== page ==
Amazing 'shapeshifter' robots could explore Saturn's moon Titan

New shapeshifting robots from NASA could give us new access to far-flung parts of the galaxy -- including Saturn's moon Titan.

The Shapeshifter concept is being developed at the space agency's Jet Propulsion Laboratory in Pasadena, California, and NASA describes it as a "contraption that looks like a drone encased in an elongated hamster wheel rolls across the yard, then splits in half."

The Shapeshifter concept is something that will eventually allow for exploration of Saturn's moon Titan, which is the only other world in the solar system known to have liquid in the form of methane lakes, rivers and seas on its surface, according to JPL Principal Investigator Ali Agha.

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An artist's depiction of a fleet of Shapeshifter robots exploring Saturn's moon Titan.

An artist's depiction of a fleet of Shapeshifter robots exploring Saturn's moon Titan. (NASA/JPL-Caltech/Marilynn Flynn)

"We have very limited information about the composition of the surface. Rocky terrain, methane lakes, cryovolcanoes - we potentially have all of these, but we don't know for certain," Agha said in a statement. "So we thought about how to create a system that is versatile and capable of traversing different types of terrain but also compact enough to launch on a rocket."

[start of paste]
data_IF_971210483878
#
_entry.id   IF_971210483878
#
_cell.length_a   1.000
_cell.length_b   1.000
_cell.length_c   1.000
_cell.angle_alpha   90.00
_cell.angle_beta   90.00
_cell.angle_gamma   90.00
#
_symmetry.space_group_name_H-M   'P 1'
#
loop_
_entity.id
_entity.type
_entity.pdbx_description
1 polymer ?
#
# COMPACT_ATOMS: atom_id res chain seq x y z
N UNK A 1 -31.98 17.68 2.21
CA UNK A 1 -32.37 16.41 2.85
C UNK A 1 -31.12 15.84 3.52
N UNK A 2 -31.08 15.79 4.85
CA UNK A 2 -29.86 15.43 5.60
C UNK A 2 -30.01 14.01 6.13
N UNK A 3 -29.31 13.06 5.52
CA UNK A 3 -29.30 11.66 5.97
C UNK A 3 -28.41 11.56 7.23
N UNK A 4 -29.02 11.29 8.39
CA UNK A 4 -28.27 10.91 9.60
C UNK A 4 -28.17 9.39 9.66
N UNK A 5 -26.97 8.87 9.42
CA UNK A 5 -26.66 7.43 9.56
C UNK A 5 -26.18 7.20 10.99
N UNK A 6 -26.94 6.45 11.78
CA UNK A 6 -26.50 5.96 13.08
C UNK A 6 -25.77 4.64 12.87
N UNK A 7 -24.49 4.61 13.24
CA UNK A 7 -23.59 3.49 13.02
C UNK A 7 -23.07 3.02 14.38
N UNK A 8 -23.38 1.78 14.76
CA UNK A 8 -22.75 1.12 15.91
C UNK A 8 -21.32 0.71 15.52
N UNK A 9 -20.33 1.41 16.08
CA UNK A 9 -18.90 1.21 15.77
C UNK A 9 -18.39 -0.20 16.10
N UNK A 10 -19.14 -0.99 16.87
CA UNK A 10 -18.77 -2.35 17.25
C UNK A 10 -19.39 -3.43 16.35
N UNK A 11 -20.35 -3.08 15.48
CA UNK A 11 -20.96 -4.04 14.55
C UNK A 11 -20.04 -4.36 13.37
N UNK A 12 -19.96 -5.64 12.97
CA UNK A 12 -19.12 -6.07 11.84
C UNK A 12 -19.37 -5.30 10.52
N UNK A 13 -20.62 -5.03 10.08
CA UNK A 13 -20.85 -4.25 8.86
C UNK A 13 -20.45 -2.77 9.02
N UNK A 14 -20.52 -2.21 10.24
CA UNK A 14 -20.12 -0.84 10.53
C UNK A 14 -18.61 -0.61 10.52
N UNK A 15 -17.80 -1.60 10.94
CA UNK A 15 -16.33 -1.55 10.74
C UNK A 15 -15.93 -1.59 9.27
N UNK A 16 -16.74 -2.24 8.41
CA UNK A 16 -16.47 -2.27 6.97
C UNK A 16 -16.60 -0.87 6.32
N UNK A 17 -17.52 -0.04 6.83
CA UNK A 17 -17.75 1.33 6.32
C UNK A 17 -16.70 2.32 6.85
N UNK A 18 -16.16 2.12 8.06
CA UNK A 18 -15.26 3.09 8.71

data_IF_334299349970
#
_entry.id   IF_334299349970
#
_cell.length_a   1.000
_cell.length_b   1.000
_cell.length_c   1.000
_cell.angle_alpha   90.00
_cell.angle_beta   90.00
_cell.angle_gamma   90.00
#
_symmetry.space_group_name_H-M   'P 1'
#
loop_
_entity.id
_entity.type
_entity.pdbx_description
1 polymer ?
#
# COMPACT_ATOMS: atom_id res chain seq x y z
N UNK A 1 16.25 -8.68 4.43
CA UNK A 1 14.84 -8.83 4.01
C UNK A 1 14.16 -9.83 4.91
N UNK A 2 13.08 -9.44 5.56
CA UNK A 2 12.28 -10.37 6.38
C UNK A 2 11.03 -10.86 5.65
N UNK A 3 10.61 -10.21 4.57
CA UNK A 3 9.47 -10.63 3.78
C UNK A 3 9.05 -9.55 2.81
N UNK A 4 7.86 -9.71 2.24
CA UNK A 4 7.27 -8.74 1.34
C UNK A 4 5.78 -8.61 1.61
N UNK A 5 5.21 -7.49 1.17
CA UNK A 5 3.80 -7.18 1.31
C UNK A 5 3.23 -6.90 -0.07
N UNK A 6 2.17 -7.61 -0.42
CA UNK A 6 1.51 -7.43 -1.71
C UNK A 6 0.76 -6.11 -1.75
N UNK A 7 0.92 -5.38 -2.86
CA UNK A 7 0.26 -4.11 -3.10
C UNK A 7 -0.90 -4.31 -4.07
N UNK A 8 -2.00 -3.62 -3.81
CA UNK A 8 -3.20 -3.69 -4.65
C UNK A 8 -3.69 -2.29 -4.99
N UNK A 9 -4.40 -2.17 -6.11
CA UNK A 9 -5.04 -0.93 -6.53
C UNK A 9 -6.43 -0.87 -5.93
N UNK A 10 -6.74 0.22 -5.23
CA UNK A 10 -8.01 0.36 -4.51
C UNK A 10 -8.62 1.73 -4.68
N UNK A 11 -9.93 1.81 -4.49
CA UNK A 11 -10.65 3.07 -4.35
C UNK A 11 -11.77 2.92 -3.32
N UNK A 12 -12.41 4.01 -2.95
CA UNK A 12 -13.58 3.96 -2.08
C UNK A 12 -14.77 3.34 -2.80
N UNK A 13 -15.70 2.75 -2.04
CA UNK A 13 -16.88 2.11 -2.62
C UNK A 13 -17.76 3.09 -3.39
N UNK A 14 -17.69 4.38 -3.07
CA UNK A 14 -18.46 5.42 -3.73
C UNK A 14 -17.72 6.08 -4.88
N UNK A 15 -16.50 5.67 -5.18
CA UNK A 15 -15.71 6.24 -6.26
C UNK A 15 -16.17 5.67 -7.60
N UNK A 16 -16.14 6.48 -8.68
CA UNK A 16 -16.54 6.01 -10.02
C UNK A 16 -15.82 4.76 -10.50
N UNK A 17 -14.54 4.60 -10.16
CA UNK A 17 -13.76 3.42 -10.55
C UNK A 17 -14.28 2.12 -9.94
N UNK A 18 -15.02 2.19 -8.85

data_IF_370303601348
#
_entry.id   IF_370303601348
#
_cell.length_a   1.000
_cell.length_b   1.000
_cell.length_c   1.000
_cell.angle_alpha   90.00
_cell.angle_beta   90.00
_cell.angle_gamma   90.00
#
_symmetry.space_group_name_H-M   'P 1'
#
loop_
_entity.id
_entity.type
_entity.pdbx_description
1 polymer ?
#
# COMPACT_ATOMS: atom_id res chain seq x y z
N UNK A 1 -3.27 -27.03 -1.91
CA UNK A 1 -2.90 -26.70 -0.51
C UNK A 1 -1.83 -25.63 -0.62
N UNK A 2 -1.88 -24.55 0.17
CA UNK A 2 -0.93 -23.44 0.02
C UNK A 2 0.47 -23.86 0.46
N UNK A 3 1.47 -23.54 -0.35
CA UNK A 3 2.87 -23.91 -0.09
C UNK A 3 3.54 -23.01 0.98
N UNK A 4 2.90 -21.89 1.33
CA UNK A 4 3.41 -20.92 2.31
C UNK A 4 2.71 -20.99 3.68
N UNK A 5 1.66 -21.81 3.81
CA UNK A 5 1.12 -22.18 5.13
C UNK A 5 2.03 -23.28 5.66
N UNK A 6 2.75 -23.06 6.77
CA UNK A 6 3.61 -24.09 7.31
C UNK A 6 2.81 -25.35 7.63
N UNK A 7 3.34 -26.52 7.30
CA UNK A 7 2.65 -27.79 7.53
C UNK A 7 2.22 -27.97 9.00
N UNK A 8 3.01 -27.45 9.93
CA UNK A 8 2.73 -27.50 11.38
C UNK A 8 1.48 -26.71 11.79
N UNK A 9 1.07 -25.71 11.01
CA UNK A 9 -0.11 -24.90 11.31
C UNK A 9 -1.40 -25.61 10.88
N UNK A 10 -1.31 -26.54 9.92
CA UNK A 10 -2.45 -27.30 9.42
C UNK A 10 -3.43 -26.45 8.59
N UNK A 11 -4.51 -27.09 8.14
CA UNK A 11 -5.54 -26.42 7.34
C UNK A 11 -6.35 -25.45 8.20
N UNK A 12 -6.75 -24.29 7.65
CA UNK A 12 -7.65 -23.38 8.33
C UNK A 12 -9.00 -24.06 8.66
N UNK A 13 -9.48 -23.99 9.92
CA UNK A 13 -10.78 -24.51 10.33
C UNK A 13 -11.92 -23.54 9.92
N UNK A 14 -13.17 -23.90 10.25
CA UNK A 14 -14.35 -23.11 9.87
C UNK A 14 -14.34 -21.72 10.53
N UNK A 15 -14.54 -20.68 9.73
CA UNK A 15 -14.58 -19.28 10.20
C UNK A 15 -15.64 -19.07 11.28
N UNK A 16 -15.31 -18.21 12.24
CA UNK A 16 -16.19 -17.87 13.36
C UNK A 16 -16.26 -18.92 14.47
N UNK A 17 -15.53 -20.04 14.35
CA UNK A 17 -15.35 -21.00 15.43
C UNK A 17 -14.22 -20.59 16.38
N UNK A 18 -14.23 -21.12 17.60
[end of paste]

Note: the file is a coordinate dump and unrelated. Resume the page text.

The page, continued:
NASA sees Shapeshifter as comprising several autonomous robots, known as "cobots," that would be able to self-assemble into larger contraptions. They would then be able to move together or separate depending on the needs of the mission.

Agha sees a "mothercraft" type of lander that would touch down on Titan and serve as an energy source for the cobots while also carrying scientific instruments. Flight is easier on Titan, which has a dense atmosphere and low gravity.

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A prototype of the transforming robot Shapeshifter is tested in the robotics yard at NASA's Jet Propulsion Laboratory.

A prototype of the transforming robot Shapeshifter is tested in the robotics yard at NASA's Jet Propulsion Laboratory. (NASA/JPL-Caltech)

"It is often the case that some of the hardest places to get to are the most scientifically interesting because maybe they're the youngest, or they're in an area that was not well characterized from orbit," Jason Hofgartner, JPL's lead scientist for Shapeshifter, said in the same statement. "Shapeshifter's remarkable versatility enables access to all of these scientifically compelling places."

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